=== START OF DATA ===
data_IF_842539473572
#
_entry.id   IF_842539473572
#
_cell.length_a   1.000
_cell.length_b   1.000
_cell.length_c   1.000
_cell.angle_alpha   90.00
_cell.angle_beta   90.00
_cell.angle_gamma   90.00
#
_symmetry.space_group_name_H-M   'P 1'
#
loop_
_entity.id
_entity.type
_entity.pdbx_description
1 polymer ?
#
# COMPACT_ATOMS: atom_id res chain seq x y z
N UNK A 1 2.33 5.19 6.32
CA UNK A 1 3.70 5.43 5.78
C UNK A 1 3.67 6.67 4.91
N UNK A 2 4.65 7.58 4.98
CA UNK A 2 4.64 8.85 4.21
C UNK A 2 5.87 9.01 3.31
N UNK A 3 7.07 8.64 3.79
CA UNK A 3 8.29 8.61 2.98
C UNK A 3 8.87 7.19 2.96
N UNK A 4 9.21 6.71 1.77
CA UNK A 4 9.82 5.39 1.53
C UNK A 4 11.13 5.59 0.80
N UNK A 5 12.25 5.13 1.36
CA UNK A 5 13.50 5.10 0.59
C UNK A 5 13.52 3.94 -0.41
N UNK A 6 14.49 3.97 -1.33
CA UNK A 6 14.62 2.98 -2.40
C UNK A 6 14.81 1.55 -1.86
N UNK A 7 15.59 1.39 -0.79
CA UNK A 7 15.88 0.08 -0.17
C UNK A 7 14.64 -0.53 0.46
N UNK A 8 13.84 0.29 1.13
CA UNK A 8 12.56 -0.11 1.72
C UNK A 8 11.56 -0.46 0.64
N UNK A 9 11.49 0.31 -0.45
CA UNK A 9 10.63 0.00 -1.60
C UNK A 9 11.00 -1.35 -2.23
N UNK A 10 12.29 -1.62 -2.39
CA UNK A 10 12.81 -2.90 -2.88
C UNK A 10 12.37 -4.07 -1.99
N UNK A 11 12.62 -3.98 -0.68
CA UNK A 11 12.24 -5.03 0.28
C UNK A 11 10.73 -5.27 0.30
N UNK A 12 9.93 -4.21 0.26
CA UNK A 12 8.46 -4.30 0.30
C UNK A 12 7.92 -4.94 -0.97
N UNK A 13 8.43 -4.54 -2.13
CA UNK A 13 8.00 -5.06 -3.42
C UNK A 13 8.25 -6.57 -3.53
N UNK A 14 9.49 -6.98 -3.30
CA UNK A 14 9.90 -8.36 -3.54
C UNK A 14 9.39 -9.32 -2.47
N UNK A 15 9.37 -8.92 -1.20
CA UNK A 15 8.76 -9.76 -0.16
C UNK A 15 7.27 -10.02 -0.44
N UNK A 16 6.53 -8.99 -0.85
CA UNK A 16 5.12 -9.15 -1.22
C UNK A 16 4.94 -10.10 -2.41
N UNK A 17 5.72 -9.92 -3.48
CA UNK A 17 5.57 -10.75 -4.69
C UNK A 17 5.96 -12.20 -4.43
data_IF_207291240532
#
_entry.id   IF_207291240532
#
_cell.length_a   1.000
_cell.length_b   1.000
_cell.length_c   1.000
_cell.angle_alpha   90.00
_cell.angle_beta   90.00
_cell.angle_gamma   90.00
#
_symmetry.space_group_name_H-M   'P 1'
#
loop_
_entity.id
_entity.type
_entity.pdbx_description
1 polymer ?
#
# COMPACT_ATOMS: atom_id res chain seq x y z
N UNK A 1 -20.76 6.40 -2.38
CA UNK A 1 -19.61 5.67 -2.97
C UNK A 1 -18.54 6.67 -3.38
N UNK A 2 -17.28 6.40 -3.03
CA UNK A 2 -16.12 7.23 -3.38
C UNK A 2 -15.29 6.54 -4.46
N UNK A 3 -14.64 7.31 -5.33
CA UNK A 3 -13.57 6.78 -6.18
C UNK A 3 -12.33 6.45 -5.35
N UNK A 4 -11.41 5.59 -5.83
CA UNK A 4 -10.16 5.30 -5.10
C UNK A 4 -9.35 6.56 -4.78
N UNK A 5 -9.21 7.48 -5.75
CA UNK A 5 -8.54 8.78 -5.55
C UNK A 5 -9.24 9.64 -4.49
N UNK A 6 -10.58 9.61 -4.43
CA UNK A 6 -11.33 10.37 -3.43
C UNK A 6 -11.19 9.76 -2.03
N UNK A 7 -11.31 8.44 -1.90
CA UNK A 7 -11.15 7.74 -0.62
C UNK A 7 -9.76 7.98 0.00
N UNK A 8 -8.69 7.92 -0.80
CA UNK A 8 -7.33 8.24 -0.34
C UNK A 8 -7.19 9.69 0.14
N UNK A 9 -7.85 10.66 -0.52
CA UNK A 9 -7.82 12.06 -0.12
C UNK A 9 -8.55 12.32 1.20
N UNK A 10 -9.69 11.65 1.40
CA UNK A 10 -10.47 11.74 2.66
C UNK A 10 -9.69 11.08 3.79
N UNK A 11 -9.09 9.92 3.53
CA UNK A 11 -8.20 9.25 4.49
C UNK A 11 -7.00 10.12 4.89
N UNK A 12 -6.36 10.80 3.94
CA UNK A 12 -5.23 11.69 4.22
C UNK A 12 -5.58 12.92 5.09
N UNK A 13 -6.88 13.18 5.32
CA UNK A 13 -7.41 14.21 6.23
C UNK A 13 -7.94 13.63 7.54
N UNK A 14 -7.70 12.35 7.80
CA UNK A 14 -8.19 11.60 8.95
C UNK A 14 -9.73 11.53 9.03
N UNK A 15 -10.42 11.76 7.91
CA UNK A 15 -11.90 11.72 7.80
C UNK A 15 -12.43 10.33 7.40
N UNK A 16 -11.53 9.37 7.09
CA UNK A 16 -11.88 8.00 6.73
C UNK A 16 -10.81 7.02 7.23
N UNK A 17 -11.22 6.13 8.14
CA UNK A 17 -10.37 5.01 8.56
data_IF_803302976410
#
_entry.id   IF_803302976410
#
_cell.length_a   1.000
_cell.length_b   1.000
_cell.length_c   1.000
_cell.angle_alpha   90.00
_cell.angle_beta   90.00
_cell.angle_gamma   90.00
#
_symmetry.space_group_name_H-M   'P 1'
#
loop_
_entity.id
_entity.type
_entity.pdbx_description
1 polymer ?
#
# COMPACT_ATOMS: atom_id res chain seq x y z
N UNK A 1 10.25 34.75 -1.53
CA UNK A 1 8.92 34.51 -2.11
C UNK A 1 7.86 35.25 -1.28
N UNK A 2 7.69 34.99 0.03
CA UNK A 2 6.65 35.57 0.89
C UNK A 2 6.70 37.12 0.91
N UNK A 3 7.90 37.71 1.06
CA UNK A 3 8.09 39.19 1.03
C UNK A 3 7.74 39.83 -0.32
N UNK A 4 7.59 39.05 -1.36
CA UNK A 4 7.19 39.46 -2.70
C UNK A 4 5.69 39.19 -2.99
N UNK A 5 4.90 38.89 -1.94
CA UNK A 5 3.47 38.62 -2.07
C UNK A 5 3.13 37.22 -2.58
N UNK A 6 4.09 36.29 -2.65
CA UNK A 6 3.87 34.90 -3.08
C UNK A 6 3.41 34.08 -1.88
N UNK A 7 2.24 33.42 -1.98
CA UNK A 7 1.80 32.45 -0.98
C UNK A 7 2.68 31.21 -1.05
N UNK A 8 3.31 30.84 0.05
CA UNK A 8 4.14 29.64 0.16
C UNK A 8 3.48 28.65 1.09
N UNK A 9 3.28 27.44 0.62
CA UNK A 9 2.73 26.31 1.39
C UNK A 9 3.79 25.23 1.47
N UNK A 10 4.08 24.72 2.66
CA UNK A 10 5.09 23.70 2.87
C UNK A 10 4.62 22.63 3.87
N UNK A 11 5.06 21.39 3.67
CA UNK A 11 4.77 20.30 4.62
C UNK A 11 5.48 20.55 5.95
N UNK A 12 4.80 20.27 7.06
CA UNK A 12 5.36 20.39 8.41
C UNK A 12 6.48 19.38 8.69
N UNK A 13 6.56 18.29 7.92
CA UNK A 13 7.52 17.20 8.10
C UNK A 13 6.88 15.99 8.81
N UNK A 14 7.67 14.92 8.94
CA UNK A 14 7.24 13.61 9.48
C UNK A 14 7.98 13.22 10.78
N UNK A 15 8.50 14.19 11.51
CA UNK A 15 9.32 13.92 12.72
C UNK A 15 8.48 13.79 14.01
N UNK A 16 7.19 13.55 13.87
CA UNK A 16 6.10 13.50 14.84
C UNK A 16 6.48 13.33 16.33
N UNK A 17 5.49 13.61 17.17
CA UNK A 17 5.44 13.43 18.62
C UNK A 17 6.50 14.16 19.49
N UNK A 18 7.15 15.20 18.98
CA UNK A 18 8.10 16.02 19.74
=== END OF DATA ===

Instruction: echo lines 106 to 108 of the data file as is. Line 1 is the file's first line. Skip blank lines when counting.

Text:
C UNK A 5 -9.24 9.64 -4.49
N UNK A 6 -10.58 9.61 -4.43
CA UNK A 6 -11.33 10.37 -3.43